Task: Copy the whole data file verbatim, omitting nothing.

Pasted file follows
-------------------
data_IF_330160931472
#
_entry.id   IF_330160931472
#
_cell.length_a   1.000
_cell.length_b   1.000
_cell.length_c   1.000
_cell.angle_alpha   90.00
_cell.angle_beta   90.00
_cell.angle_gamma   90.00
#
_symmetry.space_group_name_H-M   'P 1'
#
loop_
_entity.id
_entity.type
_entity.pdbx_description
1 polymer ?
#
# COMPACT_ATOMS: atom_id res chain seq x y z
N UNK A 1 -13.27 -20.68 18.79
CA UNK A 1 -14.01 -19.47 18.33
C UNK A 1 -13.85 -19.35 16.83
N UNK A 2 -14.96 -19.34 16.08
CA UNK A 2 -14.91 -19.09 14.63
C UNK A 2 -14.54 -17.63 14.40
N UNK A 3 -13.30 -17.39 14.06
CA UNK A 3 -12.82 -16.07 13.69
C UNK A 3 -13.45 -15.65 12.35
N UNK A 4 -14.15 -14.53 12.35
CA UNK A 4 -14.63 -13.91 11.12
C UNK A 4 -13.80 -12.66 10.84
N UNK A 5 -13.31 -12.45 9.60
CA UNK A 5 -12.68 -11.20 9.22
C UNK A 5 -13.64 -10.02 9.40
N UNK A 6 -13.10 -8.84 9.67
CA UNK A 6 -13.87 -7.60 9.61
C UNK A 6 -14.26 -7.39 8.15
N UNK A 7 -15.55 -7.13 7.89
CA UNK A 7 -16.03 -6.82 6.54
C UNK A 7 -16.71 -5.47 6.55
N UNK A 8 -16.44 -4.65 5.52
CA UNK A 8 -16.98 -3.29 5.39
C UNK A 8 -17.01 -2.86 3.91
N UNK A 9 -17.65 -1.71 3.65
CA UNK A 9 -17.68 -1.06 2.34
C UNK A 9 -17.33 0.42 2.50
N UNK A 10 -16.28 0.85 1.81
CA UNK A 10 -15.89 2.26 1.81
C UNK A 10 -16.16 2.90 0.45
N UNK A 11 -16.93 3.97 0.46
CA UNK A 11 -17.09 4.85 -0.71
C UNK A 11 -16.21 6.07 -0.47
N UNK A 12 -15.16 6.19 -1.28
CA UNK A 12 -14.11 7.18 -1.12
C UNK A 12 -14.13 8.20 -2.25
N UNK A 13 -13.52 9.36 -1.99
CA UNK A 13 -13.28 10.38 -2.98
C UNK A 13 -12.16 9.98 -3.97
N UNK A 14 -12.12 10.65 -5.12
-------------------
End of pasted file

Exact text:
data_IF_330160931472
#
_entry.id   IF_330160931472
#
_cell.length_a   1.000
_cell.length_b   1.000
_cell.length_c   1.000
_cell.angle_alpha   90.00
_cell.angle_beta   90.00
_cell.angle_gamma   90.00
#
_symmetry.space_group_name_H-M   'P 1'
#
loop_
_entity.id
_entity.type
_entity.pdbx_description
1 polymer ?
#
# COMPACT_ATOMS: atom_id res chain seq x y z
N UNK A 1 -13.27 -20.68 18.79
CA UNK A 1 -14.01 -19.47 18.33
C UNK A 1 -13.85 -19.35 16.83
N UNK A 2 -14.96 -19.34 16.08
CA UNK A 2 -14.91 -19.09 14.63
C UNK A 2 -14.54 -17.63 14.40
N UNK A 3 -13.30 -17.39 14.06
CA UNK A 3 -12.82 -16.07 13.69
C UNK A 3 -13.45 -15.65 12.35
N UNK A 4 -14.15 -14.53 12.35
CA UNK A 4 -14.63 -13.91 11.12
C UNK A 4 -13.80 -12.66 10.84
N UNK A 5 -13.31 -12.45 9.60
CA UNK A 5 -12.68 -11.20 9.22
C UNK A 5 -13.64 -10.02 9.40
N UNK A 6 -13.10 -8.84 9.67
CA UNK A 6 -13.87 -7.60 9.61
C UNK A 6 -14.26 -7.39 8.15
N UNK A 7 -15.55 -7.13 7.89
CA UNK A 7 -16.03 -6.82 6.54
C UNK A 7 -16.71 -5.47 6.55
N UNK A 8 -16.44 -4.65 5.52
CA UNK A 8 -16.98 -3.29 5.39
C UNK A 8 -17.01 -2.86 3.91
N UNK A 9 -17.65 -1.71 3.65
CA UNK A 9 -17.68 -1.06 2.34
C UNK A 9 -17.33 0.42 2.50
N UNK A 10 -16.28 0.85 1.81
CA UNK A 10 -15.89 2.26 1.81
C UNK A 10 -16.16 2.90 0.45
N UNK A 11 -16.93 3.97 0.46
CA UNK A 11 -17.09 4.85 -0.71
C UNK A 11 -16.21 6.07 -0.47
N UNK A 12 -15.16 6.19 -1.28
CA UNK A 12 -14.11 7.18 -1.12
C UNK A 12 -14.13 8.20 -2.25
N UNK A 13 -13.52 9.36 -1.99
CA UNK A 13 -13.28 10.38 -2.98
C UNK A 13 -12.16 9.98 -3.97
N UNK A 14 -12.12 10.65 -5.12